Hour of the Bells by Heather Webb

This story was another that I enjoyed, it was evocative of what it might be like to live with the ghosts of loss – those voids that exist when someone isn’t there and what it is like to be a survivor and try to continue on. That is stressful in a normal world and even more so in a world at war. Webb’s writing brings you right into the world that she is writing about. The feelings of retribution that Beatrix feels were believable and full of pain, but I couldn’t quite place myself in her shoes.


An American Airman in Paris by Beatriz Williams

Another one of my favorites in this collection and very different than the other airman story previously seen in Something Worth Landing For. It was darker, grittier, and dirtier in not only subject, tone, language, and writing style. This story was also a bit different in that you are within the head of the main male narrator and told in retrospect. It’s a story of bravery in the face of things that go wrong and what that does to a person. Loved every minute of this and look forward to jumping into one of Williams’ full length novels soon.


The Photograph by Kate Kerrigan

This was the most different and unique story in this collection and wasn’t exactly what I expected – maybe in a good way. This story draws on Kerrigan’s tales of Irish identity and the scope of this story is set during the Irish Revolution which ran concurrently with the Great War. It carried a different tone because WWI is just a idea at the back of the storyline that is occurring elsewhere, while the Revolution is in the forefront. While I thought that it was really unique to include that element because it was occurring at the same time and involved those British soldiers who were not sent to the front which built out the whole world, I waver as to whether it felt appropriate to be included in this collection. I loved the story being told though, both the contemporary framework and the historical story: a forbidden love based on ethnicity, family perceptions, the animosity between Irish and British. My perception of the story is about the same as how I have felt about Kerrigan’s novels, story is well told, but maybe not my cup of tea.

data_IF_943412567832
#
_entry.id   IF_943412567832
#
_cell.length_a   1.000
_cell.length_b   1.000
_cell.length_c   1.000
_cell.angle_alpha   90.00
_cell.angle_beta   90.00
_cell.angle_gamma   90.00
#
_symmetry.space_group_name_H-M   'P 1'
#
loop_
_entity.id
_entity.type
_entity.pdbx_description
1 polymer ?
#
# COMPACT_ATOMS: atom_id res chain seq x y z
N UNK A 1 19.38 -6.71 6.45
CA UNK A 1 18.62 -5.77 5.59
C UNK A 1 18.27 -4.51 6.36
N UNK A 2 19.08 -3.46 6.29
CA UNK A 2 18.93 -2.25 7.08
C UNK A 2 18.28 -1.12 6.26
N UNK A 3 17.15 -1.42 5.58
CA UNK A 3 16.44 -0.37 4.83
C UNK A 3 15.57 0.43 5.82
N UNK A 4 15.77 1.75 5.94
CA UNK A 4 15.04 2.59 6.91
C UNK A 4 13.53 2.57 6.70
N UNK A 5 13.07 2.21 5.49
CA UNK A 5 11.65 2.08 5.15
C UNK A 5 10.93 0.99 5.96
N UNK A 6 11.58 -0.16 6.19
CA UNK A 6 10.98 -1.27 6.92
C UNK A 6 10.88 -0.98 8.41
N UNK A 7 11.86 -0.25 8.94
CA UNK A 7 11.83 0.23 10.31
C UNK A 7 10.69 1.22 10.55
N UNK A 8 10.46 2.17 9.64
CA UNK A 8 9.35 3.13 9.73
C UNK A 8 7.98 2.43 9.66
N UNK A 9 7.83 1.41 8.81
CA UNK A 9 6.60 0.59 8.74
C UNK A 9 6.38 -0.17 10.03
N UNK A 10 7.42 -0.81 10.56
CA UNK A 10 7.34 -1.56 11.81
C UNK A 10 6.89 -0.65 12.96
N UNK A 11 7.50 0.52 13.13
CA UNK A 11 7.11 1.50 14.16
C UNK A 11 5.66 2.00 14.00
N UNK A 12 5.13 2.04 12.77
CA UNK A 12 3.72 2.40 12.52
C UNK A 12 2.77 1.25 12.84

Hush by Hazel Gaynor

As I loved the first story in this collection, just the same I loved the story that concluded it. I loved how this story juxtaposed the lack of air and quiet on the battlefield with the same experience in the birthing room. The manner in which it is written and how it moves seamlessly back and forth between the two settings brings the home front and the battlefield closer. It also addressed the experiences of being a postman during this time (which is not something I would have wanted to do at the time) as well as those who remained at home due to dissenting from the war. An excellent inclusion in the collection.


Reviews of this book by other bloggers:

Buy the Book: Amazon | Barnes & Noble | RJ Julia

 

Copyright © 2016 by The Maiden’s Court

Monday, September 19, 2016

Winner of Rivals of the Republic

Good evening everyone!  Just a quick drop in tonight to share a winner of the giveaway for Rivals of the Republic. 

While I have you here, please bear with me over the next couple weeks.  We just bought a house and are in progress of packing, moving, unpacking and at the same time I’m trying to prep for my program final for my Masters degree – so it’s just a tiny bit crazy around here.  Trying to keep up some content though.  And my husband bought me a new little laptop for my birthday and I’m enjoying how much easier it is to post than my last computer.